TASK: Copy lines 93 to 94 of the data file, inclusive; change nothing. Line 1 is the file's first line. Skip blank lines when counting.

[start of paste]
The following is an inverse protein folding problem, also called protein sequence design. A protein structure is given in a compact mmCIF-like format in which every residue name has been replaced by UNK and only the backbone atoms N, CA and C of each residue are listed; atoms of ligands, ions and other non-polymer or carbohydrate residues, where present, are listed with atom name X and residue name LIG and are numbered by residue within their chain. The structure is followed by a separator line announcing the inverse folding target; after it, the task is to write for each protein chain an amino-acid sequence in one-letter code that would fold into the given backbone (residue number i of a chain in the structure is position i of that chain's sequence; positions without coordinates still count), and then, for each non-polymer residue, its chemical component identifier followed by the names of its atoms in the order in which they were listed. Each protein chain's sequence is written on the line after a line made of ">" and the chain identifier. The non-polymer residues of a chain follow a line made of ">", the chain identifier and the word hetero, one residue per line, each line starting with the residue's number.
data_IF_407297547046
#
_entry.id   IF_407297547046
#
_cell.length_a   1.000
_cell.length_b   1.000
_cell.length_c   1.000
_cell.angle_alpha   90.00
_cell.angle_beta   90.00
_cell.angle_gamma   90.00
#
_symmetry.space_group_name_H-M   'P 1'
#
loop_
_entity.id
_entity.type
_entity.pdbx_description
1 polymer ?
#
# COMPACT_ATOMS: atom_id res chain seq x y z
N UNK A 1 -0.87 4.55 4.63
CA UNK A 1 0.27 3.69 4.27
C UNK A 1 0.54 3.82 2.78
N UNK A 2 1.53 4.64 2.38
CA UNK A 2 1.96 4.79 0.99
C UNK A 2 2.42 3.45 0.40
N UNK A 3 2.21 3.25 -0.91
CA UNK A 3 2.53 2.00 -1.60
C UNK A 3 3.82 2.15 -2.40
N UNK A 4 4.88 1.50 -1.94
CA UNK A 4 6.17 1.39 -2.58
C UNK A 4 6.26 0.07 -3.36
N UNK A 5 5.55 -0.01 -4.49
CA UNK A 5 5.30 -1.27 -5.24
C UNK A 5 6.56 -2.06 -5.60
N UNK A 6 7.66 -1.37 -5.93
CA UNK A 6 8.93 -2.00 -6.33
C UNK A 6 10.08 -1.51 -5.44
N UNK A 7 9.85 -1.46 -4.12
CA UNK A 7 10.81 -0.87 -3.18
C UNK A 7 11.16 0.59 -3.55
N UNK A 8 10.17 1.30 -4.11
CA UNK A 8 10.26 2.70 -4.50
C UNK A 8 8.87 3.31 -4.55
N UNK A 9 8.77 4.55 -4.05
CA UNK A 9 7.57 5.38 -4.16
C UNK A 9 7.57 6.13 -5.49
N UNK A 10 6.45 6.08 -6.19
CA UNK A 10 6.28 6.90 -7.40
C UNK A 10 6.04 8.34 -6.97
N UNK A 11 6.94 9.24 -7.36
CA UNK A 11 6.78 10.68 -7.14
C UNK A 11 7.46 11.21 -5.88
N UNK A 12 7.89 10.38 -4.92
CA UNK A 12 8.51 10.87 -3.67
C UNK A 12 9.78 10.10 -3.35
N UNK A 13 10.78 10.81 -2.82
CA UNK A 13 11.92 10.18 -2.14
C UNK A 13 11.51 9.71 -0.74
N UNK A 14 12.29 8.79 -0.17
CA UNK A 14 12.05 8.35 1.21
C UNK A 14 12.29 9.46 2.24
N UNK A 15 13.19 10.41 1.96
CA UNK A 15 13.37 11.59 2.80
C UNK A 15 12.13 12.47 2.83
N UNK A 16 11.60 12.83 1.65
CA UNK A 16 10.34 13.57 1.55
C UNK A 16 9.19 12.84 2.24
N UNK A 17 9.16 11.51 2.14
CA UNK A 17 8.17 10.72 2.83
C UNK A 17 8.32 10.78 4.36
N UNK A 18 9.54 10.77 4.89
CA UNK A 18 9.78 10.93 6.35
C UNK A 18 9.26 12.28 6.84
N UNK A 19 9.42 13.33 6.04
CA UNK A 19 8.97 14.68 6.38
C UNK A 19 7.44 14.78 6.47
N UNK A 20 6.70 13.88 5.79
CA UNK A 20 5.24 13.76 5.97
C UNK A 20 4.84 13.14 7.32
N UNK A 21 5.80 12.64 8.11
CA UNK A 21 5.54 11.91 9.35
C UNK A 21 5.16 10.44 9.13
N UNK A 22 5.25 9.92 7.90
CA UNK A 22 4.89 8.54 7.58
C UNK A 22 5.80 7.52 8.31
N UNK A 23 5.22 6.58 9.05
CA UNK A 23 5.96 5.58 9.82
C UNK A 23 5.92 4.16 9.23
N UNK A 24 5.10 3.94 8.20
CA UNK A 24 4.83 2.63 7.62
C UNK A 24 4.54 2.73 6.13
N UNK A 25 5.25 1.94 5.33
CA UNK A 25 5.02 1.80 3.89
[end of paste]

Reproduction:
C UNK A 24 4.54 2.73 6.13
N UNK A 25 5.25 1.94 5.33